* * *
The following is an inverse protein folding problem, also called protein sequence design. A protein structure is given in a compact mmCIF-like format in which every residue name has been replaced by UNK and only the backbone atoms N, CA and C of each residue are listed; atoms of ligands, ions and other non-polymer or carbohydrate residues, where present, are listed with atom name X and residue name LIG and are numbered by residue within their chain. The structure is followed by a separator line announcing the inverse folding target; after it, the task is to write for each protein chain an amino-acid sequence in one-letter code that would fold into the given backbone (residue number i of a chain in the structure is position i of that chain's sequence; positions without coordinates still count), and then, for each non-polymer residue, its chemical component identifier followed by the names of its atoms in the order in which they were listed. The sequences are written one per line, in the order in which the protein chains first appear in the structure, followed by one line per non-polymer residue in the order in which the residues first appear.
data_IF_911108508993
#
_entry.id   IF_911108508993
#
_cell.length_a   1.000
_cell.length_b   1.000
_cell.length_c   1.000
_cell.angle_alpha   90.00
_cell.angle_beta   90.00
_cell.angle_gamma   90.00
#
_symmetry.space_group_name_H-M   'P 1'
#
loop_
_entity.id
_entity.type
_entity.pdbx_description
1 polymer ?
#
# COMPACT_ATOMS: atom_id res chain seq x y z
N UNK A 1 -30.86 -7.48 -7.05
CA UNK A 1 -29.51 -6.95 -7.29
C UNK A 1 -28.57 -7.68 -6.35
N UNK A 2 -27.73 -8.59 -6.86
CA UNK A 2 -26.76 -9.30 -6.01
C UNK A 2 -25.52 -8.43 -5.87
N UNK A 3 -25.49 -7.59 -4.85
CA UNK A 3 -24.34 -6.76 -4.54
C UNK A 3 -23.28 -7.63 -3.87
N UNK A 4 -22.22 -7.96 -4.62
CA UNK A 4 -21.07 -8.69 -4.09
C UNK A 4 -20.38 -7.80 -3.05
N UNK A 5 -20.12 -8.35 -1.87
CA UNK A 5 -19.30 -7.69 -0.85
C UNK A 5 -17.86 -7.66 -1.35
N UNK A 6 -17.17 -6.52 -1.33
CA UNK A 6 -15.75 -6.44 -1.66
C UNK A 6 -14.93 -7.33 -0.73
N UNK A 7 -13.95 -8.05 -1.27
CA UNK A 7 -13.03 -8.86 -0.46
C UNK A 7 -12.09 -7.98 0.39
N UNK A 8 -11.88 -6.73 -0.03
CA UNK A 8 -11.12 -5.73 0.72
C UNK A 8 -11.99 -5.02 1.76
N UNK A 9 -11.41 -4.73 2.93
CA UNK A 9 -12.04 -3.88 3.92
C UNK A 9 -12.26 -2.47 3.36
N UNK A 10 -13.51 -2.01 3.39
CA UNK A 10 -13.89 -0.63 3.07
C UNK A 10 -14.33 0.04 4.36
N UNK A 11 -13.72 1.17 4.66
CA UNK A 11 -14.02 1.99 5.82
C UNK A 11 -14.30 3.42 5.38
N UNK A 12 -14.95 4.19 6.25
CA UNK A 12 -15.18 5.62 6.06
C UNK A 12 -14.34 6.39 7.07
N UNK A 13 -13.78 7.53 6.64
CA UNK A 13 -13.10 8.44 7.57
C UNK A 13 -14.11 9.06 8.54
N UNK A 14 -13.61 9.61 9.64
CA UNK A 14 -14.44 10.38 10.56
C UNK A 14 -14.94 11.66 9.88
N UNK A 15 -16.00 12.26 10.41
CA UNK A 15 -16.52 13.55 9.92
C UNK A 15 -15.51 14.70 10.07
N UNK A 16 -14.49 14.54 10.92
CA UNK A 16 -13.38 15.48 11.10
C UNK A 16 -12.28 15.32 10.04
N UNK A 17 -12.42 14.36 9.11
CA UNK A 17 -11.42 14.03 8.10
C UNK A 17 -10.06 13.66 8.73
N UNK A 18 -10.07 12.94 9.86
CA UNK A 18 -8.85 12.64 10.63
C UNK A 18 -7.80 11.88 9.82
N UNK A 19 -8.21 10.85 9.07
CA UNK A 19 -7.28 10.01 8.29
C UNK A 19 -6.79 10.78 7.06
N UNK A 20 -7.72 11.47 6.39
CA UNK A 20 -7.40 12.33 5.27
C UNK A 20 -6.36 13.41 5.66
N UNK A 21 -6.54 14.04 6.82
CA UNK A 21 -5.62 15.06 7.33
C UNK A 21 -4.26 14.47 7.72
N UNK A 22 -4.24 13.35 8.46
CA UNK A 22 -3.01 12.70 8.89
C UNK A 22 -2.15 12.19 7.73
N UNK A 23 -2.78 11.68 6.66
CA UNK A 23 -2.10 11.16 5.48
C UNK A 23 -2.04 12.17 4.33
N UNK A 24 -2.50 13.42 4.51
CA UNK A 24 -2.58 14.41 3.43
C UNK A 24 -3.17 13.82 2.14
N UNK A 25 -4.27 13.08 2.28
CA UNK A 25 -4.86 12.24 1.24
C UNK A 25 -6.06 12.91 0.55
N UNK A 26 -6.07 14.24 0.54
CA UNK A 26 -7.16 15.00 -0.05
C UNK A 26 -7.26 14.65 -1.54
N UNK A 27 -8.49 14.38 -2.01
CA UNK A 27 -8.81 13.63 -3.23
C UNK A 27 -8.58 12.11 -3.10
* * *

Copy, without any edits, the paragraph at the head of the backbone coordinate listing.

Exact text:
The following is an inverse protein folding problem, also called protein sequence design. A protein structure is given in a compact mmCIF-like format in which every residue name has been replaced by UNK and only the backbone atoms N, CA and C of each residue are listed; atoms of ligands, ions and other non-polymer or carbohydrate residues, where present, are listed with atom name X and residue name LIG and are numbered by residue within their chain. The structure is followed by a separator line announcing the inverse folding target; after it, the task is to write for each protein chain an amino-acid sequence in one-letter code that would fold into the given backbone (residue number i of a chain in the structure is position i of that chain's sequence; positions without coordinates still count), and then, for each non-polymer residue, its chemical component identifier followed by the names of its atoms in the order in which they were listed. The sequences are written one per line, in the order in which the protein chains first appear in the structure, followed by one line per non-polymer residue in the order in which the residues first appear.